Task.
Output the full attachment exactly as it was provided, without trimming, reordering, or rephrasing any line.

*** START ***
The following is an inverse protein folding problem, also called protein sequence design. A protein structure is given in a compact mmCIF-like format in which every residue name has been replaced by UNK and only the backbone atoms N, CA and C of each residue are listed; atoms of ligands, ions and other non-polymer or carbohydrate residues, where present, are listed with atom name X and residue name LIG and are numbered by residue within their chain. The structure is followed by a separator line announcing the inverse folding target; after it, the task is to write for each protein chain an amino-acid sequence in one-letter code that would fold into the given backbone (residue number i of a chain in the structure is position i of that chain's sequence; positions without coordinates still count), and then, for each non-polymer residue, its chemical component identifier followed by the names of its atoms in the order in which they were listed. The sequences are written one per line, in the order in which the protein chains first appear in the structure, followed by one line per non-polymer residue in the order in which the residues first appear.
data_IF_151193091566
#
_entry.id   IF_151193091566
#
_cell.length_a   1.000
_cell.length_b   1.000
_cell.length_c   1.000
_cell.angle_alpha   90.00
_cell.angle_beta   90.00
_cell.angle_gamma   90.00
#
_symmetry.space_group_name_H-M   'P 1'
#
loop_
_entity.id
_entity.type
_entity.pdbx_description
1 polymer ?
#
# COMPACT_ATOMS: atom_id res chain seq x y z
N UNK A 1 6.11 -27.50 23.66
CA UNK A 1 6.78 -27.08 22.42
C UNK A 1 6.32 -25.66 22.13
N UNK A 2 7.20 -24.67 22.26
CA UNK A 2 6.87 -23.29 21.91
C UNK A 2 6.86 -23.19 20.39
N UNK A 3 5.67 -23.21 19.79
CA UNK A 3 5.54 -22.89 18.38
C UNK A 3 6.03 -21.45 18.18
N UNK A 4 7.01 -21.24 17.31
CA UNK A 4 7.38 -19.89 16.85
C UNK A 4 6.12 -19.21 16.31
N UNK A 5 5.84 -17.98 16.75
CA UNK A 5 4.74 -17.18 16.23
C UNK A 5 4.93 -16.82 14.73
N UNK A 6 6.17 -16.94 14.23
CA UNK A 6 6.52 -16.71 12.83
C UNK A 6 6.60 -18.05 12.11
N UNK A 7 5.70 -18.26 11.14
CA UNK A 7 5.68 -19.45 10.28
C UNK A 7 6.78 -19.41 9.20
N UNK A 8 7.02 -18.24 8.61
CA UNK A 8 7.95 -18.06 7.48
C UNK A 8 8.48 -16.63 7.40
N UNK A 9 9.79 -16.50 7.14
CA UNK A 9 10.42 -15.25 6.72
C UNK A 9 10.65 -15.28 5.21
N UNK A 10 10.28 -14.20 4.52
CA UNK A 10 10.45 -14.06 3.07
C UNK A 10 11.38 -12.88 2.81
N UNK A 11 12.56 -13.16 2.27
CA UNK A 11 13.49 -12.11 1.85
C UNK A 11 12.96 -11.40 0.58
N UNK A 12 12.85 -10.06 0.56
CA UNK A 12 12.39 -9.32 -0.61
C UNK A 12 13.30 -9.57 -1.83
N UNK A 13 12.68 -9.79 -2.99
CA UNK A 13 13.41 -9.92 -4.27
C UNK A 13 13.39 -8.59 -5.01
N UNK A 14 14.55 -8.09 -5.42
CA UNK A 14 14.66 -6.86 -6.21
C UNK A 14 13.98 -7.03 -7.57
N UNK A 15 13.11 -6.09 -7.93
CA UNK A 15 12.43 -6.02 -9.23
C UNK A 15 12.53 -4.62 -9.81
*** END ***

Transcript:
The following is an inverse protein folding problem, also called protein sequence design. A protein structure is given in a compact mmCIF-like format in which every residue name has been replaced by UNK and only the backbone atoms N, CA and C of each residue are listed; atoms of ligands, ions and other non-polymer or carbohydrate residues, where present, are listed with atom name X and residue name LIG and are numbered by residue within their chain. The structure is followed by a separator line announcing the inverse folding target; after it, the task is to write for each protein chain an amino-acid sequence in one-letter code that would fold into the given backbone (residue number i of a chain in the structure is position i of that chain's sequence; positions without coordinates still count), and then, for each non-polymer residue, its chemical component identifier followed by the names of its atoms in the order in which they were listed. The sequences are written one per line, in the order in which the protein chains first appear in the structure, followed by one line per non-polymer residue in the order in which the residues first appear.
data_IF_151193091566
#
_entry.id   IF_151193091566
#
_cell.length_a   1.000
_cell.length_b   1.000
_cell.length_c   1.000
_cell.angle_alpha   90.00
_cell.angle_beta   90.00
_cell.angle_gamma   90.00
#
_symmetry.space_group_name_H-M   'P 1'
#
loop_
_entity.id
_entity.type
_entity.pdbx_description
1 polymer ?
#
# COMPACT_ATOMS: atom_id res chain seq x y z
N UNK A 1 6.11 -27.50 23.66
CA UNK A 1 6.78 -27.08 22.42
C UNK A 1 6.32 -25.66 22.13
N UNK A 2 7.20 -24.67 22.26
CA UNK A 2 6.87 -23.29 21.91
C UNK A 2 6.86 -23.19 20.39
N UNK A 3 5.67 -23.21 19.79
CA UNK A 3 5.54 -22.89 18.38
C UNK A 3 6.03 -21.45 18.18
N UNK A 4 7.01 -21.24 17.31
CA UNK A 4 7.38 -19.89 16.85
C UNK A 4 6.12 -19.21 16.31
N UNK A 5 5.84 -17.98 16.75
CA UNK A 5 4.74 -17.18 16.23
C UNK A 5 4.93 -16.82 14.73
N UNK A 6 6.17 -16.94 14.23
CA UNK A 6 6.52 -16.71 12.83
C UNK A 6 6.60 -18.05 12.11
N UNK A 7 5.70 -18.26 11.14
CA UNK A 7 5.68 -19.45 10.28
C UNK A 7 6.78 -19.41 9.20
N UNK A 8 7.02 -18.24 8.61
CA UNK A 8 7.95 -18.06 7.48
C UNK A 8 8.48 -16.63 7.40
N UNK A 9 9.79 -16.50 7.14
CA UNK A 9 10.42 -15.25 6.72
C UNK A 9 10.65 -15.28 5.21
N UNK A 10 10.28 -14.20 4.52
CA UNK A 10 10.45 -14.06 3.07
C UNK A 10 11.38 -12.88 2.81
N UNK A 11 12.56 -13.16 2.27
CA UNK A 11 13.49 -12.11 1.85
C UNK A 11 12.96 -11.40 0.58
N UNK A 12 12.85 -10.06 0.56
CA UNK A 12 12.39 -9.32 -0.61
C UNK A 12 13.30 -9.57 -1.83
N UNK A 13 12.68 -9.79 -2.99
CA UNK A 13 13.41 -9.92 -4.27
C UNK A 13 13.39 -8.59 -5.01
N UNK A 14 14.55 -8.09 -5.42
CA UNK A 14 14.66 -6.86 -6.21
C UNK A 14 13.98 -7.03 -7.57
N UNK A 15 13.11 -6.09 -7.93
CA UNK A 15 12.43 -6.02 -9.23
C UNK A 15 12.53 -4.62 -9.81